Although Mum is a Kiwi (while my Dad is Malaysian), she can cook really good Malaysian food like this spicy chicken curry after being thrust into living in a country where, years ago, you bought whole chickens, with feathers and all, that you had to pluck and chop up yourself (a skill she had to learn to impress my Chinese grandmother).
This spicy chicken curry is not for the faint-hearted – if you want it on the milder side, use mild or medium curry powder and omit the chilies. As with all curries, this dish benefits from being refrigerated over night or even just a few hours for the flavours to really meld together.
- shallots 4
- garlic 10 cloves, peeled
- ginger 2cm piece, sliced
- hot curry powder 50g
- vegetable oil ¼ cup (canola, peanut or soybean)
- oil 1 tablespoon
- onion 1, sliced
- coconut cream 200ml
- lemongrass 3 stalks, bruised
- fresh red chillies 2-3 (optional)
- curry leaves 20
- potatoes 3 medium, peeled and quartered
- chicken 1 whole, cut into portions (or 800g of chicken thighs)
- water 1 ¾ cups
- light soy sauce 1 tablespoon (gluten-free if required)
- long eggplant (aubergine) 3, sliced 1 inch thick (or courgettes)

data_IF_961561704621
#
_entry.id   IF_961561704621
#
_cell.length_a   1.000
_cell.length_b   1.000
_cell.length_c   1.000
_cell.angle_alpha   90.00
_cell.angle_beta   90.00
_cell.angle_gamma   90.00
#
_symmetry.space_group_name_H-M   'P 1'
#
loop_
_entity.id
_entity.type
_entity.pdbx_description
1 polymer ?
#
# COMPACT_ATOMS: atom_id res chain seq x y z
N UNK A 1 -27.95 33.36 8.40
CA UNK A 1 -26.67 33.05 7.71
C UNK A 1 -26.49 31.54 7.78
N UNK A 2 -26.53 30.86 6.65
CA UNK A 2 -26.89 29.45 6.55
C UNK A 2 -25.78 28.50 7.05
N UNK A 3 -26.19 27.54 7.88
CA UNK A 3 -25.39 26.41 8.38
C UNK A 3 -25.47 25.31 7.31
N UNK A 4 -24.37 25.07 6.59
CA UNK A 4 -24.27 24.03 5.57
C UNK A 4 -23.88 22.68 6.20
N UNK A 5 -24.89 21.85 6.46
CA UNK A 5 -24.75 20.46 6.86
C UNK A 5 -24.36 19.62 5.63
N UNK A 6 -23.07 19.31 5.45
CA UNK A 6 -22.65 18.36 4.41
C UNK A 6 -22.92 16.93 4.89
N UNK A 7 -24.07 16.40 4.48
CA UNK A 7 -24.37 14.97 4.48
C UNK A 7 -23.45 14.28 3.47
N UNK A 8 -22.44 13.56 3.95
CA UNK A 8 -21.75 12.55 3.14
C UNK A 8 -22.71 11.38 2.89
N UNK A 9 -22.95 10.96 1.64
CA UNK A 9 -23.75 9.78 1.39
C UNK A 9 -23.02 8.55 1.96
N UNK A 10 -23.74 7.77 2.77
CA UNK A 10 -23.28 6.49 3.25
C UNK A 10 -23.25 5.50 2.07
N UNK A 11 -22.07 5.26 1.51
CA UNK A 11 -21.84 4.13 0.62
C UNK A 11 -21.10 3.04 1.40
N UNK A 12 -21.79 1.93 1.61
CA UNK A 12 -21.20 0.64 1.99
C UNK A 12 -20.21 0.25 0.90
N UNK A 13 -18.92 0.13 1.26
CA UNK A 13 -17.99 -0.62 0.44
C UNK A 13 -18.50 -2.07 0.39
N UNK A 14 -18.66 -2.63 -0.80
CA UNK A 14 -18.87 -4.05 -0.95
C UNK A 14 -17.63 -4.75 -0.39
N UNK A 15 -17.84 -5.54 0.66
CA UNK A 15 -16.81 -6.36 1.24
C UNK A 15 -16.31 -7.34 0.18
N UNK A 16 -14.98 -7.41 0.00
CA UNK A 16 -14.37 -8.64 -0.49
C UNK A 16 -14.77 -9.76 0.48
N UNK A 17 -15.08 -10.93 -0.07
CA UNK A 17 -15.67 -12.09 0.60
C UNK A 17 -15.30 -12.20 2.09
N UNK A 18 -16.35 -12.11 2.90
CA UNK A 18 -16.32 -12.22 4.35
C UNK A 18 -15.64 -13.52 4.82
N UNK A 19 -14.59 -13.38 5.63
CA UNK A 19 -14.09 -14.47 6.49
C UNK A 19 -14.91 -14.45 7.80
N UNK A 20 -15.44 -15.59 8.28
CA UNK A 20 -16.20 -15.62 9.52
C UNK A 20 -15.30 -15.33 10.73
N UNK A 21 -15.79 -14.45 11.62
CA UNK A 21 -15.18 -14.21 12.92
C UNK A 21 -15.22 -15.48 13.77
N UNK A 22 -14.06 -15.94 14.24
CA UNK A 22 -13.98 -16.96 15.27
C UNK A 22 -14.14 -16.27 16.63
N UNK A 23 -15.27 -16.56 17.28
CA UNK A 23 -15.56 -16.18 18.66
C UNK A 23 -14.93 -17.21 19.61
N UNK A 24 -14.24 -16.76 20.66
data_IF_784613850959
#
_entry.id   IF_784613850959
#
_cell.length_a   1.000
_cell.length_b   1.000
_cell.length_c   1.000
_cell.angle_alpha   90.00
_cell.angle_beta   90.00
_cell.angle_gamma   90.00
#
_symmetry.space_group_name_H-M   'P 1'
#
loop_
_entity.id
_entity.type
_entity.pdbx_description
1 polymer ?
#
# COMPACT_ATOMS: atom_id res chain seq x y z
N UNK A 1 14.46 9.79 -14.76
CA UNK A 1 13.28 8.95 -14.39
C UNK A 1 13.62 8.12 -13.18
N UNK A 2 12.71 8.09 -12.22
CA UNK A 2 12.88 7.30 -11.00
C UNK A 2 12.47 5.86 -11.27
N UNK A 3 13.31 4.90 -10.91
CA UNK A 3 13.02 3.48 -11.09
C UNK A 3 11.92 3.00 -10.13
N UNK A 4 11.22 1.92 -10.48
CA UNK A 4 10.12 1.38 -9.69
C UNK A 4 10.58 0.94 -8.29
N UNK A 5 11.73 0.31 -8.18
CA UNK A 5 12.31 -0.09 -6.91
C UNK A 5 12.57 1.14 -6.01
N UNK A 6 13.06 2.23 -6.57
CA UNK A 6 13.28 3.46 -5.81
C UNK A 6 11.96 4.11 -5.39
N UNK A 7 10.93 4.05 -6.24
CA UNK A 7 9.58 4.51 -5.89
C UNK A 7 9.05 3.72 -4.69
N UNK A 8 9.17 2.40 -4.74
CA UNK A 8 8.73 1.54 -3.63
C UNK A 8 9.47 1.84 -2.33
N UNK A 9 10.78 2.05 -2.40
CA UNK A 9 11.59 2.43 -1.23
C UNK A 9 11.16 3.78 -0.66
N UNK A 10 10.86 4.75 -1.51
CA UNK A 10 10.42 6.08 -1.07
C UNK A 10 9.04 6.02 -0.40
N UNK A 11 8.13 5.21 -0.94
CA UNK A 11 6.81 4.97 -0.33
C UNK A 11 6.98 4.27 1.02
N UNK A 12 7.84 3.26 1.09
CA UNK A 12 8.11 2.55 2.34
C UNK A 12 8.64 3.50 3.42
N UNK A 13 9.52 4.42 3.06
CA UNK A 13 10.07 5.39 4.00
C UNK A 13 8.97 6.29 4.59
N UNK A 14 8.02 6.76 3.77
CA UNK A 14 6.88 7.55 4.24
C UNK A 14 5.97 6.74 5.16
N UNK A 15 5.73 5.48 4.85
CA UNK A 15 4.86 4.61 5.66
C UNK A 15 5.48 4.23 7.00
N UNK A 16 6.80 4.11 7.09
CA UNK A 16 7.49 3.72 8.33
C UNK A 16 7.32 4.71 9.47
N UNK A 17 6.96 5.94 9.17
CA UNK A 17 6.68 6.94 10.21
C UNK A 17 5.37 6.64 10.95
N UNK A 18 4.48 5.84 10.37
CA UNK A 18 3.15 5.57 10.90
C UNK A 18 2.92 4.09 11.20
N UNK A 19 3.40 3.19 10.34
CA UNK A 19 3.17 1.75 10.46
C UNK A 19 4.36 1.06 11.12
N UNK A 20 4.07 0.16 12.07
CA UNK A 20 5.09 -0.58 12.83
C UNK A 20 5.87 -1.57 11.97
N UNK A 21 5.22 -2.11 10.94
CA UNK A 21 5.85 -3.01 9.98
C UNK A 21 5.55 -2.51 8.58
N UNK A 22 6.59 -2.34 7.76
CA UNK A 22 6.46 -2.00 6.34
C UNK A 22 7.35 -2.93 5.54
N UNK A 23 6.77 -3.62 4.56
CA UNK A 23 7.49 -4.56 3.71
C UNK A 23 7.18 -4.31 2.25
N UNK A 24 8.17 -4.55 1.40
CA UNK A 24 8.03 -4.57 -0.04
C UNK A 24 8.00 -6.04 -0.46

- Blend shallots, garlic, ginger, curry powder and oil to make the curry paste.
- Heat oil in a wok or large, deep fry pan and add sliced onion, fry a few minutes until golden, stirring frequently. Add a little water if onion is catching or burning.
- Add curry paste and fry a further 5 minutes, adding a little of the coconut milk to prevent the paste drying out, if needed.
- Add lemongrass, chilies and curry leaves and fry a few minutes while stirring.
- Add potatoes, stirring a few more minutes, adding coconut milk as necessary.
- Add chicken pieces, fry for 5 minutes, then add the remaining coconut milk, water, soy sauce and salt to taste.
- Simmer for 10-15 minutes until chicken and potato is almost cooked, stirring occasionally to prevent it sticking to the bottom.
- Add vegetables and simmer a further 10 minutes. Taste and add more salt if required.
- Note: Curry is better if left for a few hours or overnight before being eaten.